Cairo 15th of March 2016
On the 16th of March, which is a significant date for the Egyptian woman, the Egyptian Center for Women’s Rights launches its annual Women’s Status Report for 2015 with the title “Steps Backward: Parliamentary Representation is not enough”.
The report asserts that women’s status has witnessed a slight improvement on the political rights, while experiencing a decline in economic and social rights as well as the increase of violence against women.
On the 16th of March, there was the first female martyr in an Egyptian revolution against colonization in 1919, where for the first time Egyptian women were side to side by men. This date marks an ongoing struggle for women.
Meanwhile, this day has become a day to review the obligation and efforts by the state bodies to counter the various challenges facing women and the accomplishments in the light of Egypt’s international commitments related to women most importantly the Convention on the Elimination of all Forms of Discrimination Against Women (CEDAW).
2015 has witnessed 89 female MPs in the Egyptian parliament; 75 elected and 14 appointed out of a total of 596 MPs, representing 14.7%/. Hence, the 2015 Egyptian Parliament has the largest representation for women in Egypt’s parliamentary history.
Yet, Egyptian women generally suffer from a decline in almost all aspects as Egypt comes among the 10 worst countries in gender equality according to the Global Gender Gap report 2015 published by the World Economic Forum. This is a dangerous and alarming indicator.
Egypt’s status has declined since 2014, as it ranked the 136th out of 142 countries in gender equality in 2015, while it ranked the 129th out of 142 countries according to the Global Gender Gap index in 2014.
According to the Human Development report for 2015, which is published by the UNDP, Egypt ranks the 108th out of 188 countries worldwide. In 2014, Egypt ranked the 110th out of 187 countries, which is slight progress.
On women’s political empowerment threshold, Egypt declined from the 134th rank in 2014 to 136th in 2015 according to the Global Gender Gap index. Regarding women in ministerial position, there is a slight improvement as Egypt ranked the 101st in 2015 after it was the 116th in 2014.
Yet, it is expected that the political empowerment index will witness improvement given the record number of 89 MPs in the end of 2015.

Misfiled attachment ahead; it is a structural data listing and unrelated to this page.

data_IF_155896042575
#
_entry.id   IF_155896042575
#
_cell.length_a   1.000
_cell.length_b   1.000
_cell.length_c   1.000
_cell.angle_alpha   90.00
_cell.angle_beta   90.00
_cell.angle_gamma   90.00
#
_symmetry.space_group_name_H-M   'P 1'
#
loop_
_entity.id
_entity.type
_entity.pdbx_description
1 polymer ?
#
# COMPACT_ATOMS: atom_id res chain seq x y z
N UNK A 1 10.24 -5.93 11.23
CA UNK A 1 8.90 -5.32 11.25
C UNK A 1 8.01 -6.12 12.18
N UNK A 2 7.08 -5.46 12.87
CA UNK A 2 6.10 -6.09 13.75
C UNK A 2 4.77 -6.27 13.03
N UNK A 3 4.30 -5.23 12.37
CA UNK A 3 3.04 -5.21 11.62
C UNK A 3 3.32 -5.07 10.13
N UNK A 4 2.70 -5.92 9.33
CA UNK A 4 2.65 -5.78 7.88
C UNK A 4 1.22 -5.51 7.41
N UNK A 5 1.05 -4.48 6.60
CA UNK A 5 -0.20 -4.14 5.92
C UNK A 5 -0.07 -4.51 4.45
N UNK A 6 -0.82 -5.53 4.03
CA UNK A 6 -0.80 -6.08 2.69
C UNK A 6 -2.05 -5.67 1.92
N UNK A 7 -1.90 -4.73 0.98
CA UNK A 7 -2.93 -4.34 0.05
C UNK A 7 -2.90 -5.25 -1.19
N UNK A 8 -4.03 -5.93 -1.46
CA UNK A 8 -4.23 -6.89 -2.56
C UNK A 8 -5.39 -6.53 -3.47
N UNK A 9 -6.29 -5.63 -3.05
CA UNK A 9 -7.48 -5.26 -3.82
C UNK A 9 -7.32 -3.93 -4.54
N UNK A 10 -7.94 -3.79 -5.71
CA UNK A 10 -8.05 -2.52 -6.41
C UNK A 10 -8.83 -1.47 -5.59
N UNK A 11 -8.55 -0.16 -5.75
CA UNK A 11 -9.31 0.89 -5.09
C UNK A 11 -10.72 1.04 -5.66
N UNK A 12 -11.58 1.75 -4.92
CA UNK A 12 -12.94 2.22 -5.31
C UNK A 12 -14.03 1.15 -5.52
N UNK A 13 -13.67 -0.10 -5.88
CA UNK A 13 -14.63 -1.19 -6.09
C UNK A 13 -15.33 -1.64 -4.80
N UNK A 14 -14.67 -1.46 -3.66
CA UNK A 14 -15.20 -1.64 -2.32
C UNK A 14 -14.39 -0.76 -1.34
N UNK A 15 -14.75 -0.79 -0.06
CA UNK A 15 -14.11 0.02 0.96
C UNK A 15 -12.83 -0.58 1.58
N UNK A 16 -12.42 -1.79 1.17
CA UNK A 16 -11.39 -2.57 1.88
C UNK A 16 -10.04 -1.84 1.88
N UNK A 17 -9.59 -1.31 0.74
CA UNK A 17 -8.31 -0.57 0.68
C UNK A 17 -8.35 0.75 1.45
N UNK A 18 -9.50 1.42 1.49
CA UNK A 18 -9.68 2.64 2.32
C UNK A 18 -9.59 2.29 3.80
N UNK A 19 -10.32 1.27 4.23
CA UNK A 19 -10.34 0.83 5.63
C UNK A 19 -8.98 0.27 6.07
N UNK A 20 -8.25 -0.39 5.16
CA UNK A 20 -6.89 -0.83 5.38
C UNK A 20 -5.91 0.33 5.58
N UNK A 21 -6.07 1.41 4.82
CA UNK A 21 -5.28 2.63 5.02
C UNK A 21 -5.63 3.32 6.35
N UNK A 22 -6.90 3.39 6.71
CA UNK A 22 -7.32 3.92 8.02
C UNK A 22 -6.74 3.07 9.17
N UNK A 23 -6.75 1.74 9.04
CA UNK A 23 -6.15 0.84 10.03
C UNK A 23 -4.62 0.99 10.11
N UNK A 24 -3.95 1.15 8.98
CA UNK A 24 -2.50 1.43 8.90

On the economic threshold, there is an evident decline in access to opportunities and economic participation as Egypt ranked the 135th out of 145 countries, and it ranked the 139th out of 145 countries in women’s participation in labour force according to the Global Gender Gap index 2015. On the other hand, in 2014, Egypt ranked the 129th out of 142 countries in access to opportunities and economic participation and it ranked the 136th out of 142 countries in women’s participation in labour force.
This report is the result of the monitoring of the Egyptian Center for Women’s Rights of Women’s status. It addresses indicators of improvements and deteriorations on the local and international level. ECWR submits its annual report to decision makers to make a difference in women’s status.
The progress of Egyptian women and promoting their rights is critical for Egypt’s development.
ECWR’s Women Status Report addresses the developments in Egyptian women’s status in a number of areas in 2015. The report is divided to 4 main sections tackling women’s status in various public domains. These sections are as the following:
Firstly: Political and Civil Rights
This section tackles women’s role in 4 central domains: Parliamentary elections, Parliament, leadership positions, and freedom of expression.
Secondly: Economic and Social Rights
This section examines the most important developments in 4 main areas which are the labour market, health, education and sports.
Thirdly: violence against women
This section tackles the developments of epidemic of violence against women.
Fourthly and lastly: Egyptian Center for Women’s Rights (ECWR) efforts
This section discusses ECWR efforts throughout the year in its framework of protecting women’s rights and promoting women’s empowerment.